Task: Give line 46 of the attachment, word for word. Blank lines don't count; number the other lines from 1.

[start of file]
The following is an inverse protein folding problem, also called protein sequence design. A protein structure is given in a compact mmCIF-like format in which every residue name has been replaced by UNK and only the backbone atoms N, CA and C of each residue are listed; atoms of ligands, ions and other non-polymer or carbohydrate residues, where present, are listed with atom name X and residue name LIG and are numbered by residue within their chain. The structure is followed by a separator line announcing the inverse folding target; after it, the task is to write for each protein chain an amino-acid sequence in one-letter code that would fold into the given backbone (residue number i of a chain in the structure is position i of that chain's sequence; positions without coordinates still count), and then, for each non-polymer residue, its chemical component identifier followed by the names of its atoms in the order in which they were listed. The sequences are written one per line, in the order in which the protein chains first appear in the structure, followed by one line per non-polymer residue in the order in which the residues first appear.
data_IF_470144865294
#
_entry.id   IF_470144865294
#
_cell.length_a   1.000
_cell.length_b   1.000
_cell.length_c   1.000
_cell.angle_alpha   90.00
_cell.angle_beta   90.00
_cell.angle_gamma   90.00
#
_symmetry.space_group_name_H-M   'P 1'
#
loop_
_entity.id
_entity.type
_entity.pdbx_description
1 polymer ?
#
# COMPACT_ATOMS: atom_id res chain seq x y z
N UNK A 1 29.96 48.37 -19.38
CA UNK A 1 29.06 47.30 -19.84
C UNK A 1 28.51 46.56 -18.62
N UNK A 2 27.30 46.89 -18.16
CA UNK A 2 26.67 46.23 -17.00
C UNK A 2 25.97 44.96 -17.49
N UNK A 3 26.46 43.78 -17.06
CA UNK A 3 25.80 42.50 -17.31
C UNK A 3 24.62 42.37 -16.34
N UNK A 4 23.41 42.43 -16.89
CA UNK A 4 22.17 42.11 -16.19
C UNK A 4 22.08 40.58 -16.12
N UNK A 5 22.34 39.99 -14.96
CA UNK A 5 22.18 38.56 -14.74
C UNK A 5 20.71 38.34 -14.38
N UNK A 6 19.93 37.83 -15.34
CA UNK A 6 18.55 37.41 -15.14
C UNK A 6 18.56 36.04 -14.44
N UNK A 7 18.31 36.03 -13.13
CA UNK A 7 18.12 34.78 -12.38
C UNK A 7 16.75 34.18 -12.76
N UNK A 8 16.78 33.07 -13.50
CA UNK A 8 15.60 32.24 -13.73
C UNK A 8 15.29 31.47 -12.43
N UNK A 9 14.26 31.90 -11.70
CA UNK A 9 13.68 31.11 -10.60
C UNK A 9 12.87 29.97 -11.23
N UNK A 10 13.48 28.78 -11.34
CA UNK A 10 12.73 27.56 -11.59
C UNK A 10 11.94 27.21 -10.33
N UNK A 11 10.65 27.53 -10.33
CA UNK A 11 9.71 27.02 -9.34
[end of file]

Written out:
N UNK A 9 14.26 31.90 -11.70